Tuesday, September 25, 2007

Great moments in multiculturalism

From the latest Bouchard-Taylor commission hearings:

"It's really a mentality that's separate," St. Hippolyte resident Lise Casavant said of the Hasidism, adding that immigrants should sign a new Quebec citizenship charter "or choose another province," a sentiment several other speakers also evoked.

John Saywell, of Argenteuil, said when he hears a Hasidic Jewish leader speaking only in English on the TV news, he thinks it's wrong. The community should make the effort to speak French, he said.

And Lise Provencher, of St. Jerome, said immigrants are "buying their way in" to Quebec and that Jews are the worst because they're "the most powerful. ... It's always been said that the Jews are the trampoline of money in the world." After she spoke, the crowd applauded.

At the last round:

The Roman Catholic religion has played an important role in Quebec history and its imagery should remain in public institutions, said Saguenay Mayor Jean Tremblay at hearings into immigrant accommodation.

Catholicism is still very important for a majority of Quebecers and that heritage should be reflected in the public realm, he told the Bouchard-Taylor commission on Thursday.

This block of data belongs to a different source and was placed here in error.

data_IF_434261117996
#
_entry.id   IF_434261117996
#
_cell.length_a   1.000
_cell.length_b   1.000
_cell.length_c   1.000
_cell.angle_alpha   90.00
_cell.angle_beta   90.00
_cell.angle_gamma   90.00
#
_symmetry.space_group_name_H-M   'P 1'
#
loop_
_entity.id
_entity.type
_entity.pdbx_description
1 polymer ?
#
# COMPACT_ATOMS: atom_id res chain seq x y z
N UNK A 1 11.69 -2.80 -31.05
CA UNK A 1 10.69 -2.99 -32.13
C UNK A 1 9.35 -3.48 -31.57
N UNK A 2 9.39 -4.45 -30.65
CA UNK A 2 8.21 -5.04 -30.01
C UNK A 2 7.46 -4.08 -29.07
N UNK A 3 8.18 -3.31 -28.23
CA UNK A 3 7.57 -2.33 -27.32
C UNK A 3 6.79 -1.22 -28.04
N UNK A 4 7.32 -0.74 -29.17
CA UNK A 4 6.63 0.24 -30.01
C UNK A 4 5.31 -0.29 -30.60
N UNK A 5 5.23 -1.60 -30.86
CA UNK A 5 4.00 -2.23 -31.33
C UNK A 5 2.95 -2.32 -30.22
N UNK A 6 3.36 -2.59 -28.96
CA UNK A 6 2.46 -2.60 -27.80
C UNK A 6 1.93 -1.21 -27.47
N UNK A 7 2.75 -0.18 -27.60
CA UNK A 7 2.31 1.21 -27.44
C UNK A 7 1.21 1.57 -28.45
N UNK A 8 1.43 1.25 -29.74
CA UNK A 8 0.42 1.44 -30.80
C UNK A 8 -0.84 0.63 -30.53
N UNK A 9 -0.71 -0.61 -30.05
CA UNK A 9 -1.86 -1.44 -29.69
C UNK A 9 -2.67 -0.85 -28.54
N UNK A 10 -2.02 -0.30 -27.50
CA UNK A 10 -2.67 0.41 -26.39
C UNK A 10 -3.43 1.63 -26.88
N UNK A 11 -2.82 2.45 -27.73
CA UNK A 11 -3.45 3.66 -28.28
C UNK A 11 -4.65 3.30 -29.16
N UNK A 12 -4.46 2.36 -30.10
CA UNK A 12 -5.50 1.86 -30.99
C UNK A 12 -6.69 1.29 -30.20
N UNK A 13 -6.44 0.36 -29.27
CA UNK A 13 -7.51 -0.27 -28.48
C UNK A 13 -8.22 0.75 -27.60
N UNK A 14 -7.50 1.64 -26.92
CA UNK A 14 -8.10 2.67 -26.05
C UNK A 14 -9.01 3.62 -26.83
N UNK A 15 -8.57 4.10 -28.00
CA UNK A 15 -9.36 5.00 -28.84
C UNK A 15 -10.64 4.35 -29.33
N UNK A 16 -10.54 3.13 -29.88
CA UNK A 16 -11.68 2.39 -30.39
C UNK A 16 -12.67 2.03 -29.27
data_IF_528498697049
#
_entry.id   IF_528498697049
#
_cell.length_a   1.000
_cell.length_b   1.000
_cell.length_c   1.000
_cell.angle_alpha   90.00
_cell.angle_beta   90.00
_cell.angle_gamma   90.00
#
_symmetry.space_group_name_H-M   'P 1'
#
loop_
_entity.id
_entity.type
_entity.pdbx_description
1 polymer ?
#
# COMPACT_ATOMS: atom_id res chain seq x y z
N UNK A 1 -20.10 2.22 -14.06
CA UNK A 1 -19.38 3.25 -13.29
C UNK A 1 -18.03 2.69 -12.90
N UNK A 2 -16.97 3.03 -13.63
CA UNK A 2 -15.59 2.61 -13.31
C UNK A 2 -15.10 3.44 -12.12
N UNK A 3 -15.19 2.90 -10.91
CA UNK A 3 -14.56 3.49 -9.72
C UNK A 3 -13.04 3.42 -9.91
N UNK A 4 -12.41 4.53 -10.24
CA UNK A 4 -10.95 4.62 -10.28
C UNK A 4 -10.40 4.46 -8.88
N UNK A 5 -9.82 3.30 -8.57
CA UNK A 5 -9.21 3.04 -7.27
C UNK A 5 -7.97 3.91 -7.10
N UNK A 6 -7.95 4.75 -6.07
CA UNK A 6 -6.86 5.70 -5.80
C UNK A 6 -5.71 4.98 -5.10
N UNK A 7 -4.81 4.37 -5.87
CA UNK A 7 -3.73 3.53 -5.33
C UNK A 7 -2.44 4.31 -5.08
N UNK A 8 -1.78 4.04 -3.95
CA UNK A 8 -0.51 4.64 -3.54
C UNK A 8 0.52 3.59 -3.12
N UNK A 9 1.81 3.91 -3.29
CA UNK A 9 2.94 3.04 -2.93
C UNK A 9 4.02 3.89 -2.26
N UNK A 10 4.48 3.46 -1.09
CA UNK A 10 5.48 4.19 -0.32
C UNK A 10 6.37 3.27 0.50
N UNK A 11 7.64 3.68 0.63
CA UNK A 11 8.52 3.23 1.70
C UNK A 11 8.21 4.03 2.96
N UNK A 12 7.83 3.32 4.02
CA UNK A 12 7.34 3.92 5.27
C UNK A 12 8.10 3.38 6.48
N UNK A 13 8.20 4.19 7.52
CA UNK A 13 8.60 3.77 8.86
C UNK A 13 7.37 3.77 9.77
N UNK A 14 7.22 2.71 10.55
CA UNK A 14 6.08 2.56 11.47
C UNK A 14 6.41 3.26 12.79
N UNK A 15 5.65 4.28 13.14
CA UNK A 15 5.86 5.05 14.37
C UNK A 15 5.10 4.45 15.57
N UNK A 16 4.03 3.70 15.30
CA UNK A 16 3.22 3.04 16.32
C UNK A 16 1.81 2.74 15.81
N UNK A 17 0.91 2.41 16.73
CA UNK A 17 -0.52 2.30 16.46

"The Catholic religion is one of the nicest values we have in Quebec," the mayor declared at the second day of hearings in the Lac-Saint-Jean region, north of Quebec City.

Tremblay is one of a few mayors left in Quebec who still start council meetings with a prayer. He defended that practice.

"We are a little easy-going," he said. "When someone who represents three per cent of the population wants to do something, everyone bends. But when the mayor wants to say his prayer, we tell him to respect secular principles."[...]

Marcien Bisson, a retired Saguenay resident, suggested Quebec introduce a law to eliminate kosher foods he said are ubiquitous despite the province's small Jewish population.

Bisson also asked Quebec declare God's supremacy in order to respect the Canadian Constitution.

Monsieur le Maire and Monsieur Bisson, meet Ms. Asselin-Vaillancourt.

Allowing women to wear a veil in public is a major impediment to assimilation because it is a personal and political act, said Marthe Asselin-Vaillancourt, a feminist activist who works with a local retired persons' association.

"Wearing a veil does not encourage integration. It produces negative effects. It irritates and bothers people," she said.

Asselin-Vaillancourt suggested future immigrants to Quebec be well-informed about the province's values of secularity [laicite] and gender equality before they come to Canada.

"We have to send a clear message that when they choose Quebec, they are choosing and accepting to live in a society that supports equality between the sexes," she said.